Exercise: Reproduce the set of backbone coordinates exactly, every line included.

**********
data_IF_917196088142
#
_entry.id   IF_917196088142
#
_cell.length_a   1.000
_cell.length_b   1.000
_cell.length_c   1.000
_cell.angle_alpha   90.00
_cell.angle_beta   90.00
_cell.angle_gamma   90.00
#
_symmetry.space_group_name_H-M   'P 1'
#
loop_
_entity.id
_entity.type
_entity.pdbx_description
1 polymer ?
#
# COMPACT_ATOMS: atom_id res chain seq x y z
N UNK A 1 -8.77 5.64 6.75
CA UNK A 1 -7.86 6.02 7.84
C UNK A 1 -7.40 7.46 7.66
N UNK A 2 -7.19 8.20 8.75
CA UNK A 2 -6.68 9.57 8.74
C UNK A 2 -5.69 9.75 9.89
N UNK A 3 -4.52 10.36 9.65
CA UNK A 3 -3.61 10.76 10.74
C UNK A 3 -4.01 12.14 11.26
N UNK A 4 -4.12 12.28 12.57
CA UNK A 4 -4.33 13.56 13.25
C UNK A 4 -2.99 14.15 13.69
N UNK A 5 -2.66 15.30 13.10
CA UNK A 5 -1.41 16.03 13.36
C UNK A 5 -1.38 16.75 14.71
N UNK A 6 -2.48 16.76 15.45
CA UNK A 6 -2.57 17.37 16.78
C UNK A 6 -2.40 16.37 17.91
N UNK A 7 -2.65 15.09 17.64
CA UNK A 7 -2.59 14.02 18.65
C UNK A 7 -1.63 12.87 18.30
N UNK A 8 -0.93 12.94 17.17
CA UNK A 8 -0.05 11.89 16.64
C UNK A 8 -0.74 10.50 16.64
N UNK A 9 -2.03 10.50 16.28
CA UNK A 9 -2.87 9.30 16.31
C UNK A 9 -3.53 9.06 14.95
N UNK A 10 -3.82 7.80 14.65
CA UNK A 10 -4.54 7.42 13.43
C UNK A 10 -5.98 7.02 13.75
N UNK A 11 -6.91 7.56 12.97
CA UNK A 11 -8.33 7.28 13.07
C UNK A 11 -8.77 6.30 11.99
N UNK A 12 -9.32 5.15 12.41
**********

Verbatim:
data_IF_917196088142
#
_entry.id   IF_917196088142
#
_cell.length_a   1.000
_cell.length_b   1.000
_cell.length_c   1.000
_cell.angle_alpha   90.00
_cell.angle_beta   90.00
_cell.angle_gamma   90.00
#
_symmetry.space_group_name_H-M   'P 1'
#
loop_
_entity.id
_entity.type
_entity.pdbx_description
1 polymer ?
#
# COMPACT_ATOMS: atom_id res chain seq x y z
N UNK A 1 -8.77 5.64 6.75
CA UNK A 1 -7.86 6.02 7.84
C UNK A 1 -7.40 7.46 7.66
N UNK A 2 -7.19 8.20 8.75
CA UNK A 2 -6.68 9.57 8.74
C UNK A 2 -5.69 9.75 9.89
N UNK A 3 -4.52 10.36 9.65
CA UNK A 3 -3.61 10.76 10.74
C UNK A 3 -4.01 12.14 11.26
N UNK A 4 -4.12 12.28 12.57
CA UNK A 4 -4.33 13.56 13.25
C UNK A 4 -2.99 14.15 13.69
N UNK A 5 -2.66 15.30 13.10
CA UNK A 5 -1.41 16.03 13.36
C UNK A 5 -1.38 16.75 14.71
N UNK A 6 -2.48 16.76 15.45
CA UNK A 6 -2.57 17.37 16.78
C UNK A 6 -2.40 16.37 17.91
N UNK A 7 -2.65 15.09 17.64
CA UNK A 7 -2.59 14.02 18.65
C UNK A 7 -1.63 12.87 18.30
N UNK A 8 -0.93 12.94 17.17
CA UNK A 8 -0.05 11.89 16.64
C UNK A 8 -0.74 10.50 16.64
N UNK A 9 -2.03 10.50 16.28
CA UNK A 9 -2.87 9.30 16.31
C UNK A 9 -3.53 9.06 14.95
N UNK A 10 -3.82 7.80 14.65
CA UNK A 10 -4.54 7.42 13.43
C UNK A 10 -5.98 7.02 13.75
N UNK A 11 -6.91 7.56 12.97
CA UNK A 11 -8.33 7.28 13.07
C UNK A 11 -8.77 6.30 11.99
N UNK A 12 -9.32 5.15 12.41